Linked by Thom Holwerda on Fri 8th Mar 2013 22:01 UTC
Apple John Siracusa: "On paper, the Mac Pro may no longer be a viable product, but it would be a mistake for Apple to abandon the concept that it embodies. Like the Power Mac before it, the Mac Pro was designed to be the most powerful personal computer Apple knows how to make. That goal should be maintained, even as the individual products that aim to achieve it evolve." I agree wholeheartedly. The Mac Pro - and the PowerMac before it - are amazing products, and I would be quite sad to see them go. They may not always lead the pack in performance, but when it comes to sheer engineering and interior design, they are among the very best. I have zero need for a Mac Pro, but to this day, I always take a few minutes to admire it whenever I pay a visit to my Apple retailer.
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Mac Pro is dead for a reason
by Auzy on Sat 9th Mar 2013 00:06 UTC
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Used to own a Mac Pro, and sorry but Apple never stood a chance with them. Firstly, they have always been generations behind PC's. When PowerMac's were using PCI-X, PC's were using PCIexpress. While Mac Pro's were using X1900's, Nvidia had hundreds of stream processors and CUDA (so, unless you were using totally CPU-bound operations, they were useless, and in communities which require performance, porting to CUDA made sense). From a performance standpoint, the Mac Pro's were uncompetitive. You only used it if you wanted Final cut pro.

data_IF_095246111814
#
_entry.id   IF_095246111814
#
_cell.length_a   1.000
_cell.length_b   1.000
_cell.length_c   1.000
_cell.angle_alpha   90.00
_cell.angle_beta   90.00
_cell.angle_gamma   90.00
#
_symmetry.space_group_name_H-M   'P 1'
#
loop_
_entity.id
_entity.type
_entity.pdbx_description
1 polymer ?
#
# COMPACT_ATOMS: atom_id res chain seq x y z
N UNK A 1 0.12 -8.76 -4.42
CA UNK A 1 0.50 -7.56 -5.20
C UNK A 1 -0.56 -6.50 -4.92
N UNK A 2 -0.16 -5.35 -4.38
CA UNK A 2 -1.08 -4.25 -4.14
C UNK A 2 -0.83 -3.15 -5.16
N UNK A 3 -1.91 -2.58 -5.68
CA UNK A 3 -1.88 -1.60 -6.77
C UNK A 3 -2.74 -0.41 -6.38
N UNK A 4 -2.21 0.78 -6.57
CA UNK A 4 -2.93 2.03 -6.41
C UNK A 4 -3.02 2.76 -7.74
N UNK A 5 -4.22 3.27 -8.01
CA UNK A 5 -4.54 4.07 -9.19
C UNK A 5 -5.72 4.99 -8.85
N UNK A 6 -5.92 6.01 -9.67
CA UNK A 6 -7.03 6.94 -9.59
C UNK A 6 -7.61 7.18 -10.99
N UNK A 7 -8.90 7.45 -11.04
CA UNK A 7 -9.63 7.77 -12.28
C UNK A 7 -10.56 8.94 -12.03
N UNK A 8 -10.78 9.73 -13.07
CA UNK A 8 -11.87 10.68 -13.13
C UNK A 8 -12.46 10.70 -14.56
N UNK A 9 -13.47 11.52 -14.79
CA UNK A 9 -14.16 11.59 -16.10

The real benefit of having a machine form-factor designed like a Mac Pro should be the ability to upgrade it, however, since the M/B is non-standard, and Apple can't release upgrade boards without risking Mac Clones, the machine needs to be thrown out every upgrade (and, you need to buy RAM, and a HDD again with the machine, since Apple don't offer bare bones systems). And, honestly, there is nothing special about the case. If you have a faulty PSU, you need to use an Apple spare part. They only hold 4 HDD's, and, there are plenty of PC cases with all the features (and build quality) of the Apple case and more.

Sorry, but unless Apple wants to open Mac OS X up to 3rd party vendors (which it can't do, because, they haven't done much driver work, and their sale of hardware would disappear), the form factor of the Mac Pro never really made much sense, especially with the availability of thunderbolt which provides sufficient bandwidth for audio cards, etc. And yet, unless they open things up, they can't compete in the performance market anyway

Edited 2013-03-09 00:12 UTC

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